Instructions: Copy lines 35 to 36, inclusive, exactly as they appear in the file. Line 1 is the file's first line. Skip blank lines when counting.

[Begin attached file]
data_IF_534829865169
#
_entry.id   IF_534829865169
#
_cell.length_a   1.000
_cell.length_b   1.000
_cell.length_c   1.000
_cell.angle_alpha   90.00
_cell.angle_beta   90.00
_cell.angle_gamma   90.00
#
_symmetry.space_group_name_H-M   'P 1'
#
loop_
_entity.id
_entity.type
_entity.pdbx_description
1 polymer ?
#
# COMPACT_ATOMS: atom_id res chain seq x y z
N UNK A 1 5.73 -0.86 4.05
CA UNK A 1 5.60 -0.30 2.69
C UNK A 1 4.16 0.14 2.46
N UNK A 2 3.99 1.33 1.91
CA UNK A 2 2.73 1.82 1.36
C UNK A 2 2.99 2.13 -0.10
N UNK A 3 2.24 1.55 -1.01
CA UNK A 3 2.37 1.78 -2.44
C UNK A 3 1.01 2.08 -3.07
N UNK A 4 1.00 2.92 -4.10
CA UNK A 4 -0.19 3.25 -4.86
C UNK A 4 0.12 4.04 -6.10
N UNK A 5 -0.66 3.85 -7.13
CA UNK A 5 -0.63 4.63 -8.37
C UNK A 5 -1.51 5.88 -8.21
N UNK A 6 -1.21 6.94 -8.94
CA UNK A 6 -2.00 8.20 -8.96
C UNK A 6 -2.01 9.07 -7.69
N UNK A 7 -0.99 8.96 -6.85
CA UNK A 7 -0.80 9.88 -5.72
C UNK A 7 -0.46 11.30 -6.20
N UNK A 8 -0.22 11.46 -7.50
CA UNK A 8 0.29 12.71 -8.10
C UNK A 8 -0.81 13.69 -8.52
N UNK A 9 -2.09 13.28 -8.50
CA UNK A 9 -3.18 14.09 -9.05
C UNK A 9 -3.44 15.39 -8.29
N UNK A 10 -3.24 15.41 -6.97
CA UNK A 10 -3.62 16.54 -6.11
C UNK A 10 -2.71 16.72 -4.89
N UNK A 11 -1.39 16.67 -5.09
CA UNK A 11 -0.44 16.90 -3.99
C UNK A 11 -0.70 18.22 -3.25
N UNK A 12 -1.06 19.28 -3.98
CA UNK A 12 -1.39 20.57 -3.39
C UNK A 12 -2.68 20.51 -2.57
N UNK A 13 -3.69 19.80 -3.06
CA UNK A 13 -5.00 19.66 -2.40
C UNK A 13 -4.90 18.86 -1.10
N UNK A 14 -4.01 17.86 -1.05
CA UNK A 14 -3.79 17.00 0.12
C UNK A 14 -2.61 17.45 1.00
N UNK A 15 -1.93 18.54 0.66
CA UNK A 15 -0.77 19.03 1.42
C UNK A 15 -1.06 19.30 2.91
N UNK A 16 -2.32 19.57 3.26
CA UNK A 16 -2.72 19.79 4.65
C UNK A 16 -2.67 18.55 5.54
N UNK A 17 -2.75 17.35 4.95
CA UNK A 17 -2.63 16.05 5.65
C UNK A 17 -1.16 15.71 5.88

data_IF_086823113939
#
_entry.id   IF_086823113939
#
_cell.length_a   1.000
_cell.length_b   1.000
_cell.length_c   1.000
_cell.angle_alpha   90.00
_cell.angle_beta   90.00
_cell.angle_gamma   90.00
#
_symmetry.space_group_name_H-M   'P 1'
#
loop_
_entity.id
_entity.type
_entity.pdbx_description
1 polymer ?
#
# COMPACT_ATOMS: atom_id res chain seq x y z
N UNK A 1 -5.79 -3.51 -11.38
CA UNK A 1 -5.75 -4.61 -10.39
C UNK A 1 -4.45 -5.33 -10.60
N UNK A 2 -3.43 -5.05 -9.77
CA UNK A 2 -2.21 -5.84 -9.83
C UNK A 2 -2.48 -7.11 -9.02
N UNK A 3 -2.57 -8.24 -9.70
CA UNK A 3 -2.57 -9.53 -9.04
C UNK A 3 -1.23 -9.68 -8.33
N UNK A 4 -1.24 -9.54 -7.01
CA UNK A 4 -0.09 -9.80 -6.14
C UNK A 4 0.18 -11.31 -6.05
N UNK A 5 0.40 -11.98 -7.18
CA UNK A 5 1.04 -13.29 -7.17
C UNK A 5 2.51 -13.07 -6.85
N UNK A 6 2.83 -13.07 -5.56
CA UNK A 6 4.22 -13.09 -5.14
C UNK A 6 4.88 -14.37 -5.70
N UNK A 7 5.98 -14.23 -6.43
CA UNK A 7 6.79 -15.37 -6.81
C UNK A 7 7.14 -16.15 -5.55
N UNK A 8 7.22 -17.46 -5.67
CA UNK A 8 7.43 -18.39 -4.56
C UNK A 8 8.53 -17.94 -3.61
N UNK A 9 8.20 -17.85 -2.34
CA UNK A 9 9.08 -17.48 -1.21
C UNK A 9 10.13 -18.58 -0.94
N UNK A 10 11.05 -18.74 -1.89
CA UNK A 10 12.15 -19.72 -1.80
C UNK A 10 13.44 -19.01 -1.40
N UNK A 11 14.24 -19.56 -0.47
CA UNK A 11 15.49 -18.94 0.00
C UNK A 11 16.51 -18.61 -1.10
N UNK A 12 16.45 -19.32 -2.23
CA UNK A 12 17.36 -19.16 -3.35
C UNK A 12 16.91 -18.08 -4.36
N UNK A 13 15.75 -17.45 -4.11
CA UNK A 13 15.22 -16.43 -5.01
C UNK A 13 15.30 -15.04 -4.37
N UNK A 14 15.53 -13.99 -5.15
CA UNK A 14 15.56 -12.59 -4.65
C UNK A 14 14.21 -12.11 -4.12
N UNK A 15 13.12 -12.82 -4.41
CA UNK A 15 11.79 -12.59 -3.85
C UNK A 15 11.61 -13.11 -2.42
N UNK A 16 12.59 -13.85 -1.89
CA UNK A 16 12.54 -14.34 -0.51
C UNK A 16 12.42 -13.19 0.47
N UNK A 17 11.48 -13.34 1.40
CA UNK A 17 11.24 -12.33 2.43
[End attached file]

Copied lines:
C UNK A 5 -1.51 5.88 -8.21
N UNK A 6 -1.21 6.94 -8.94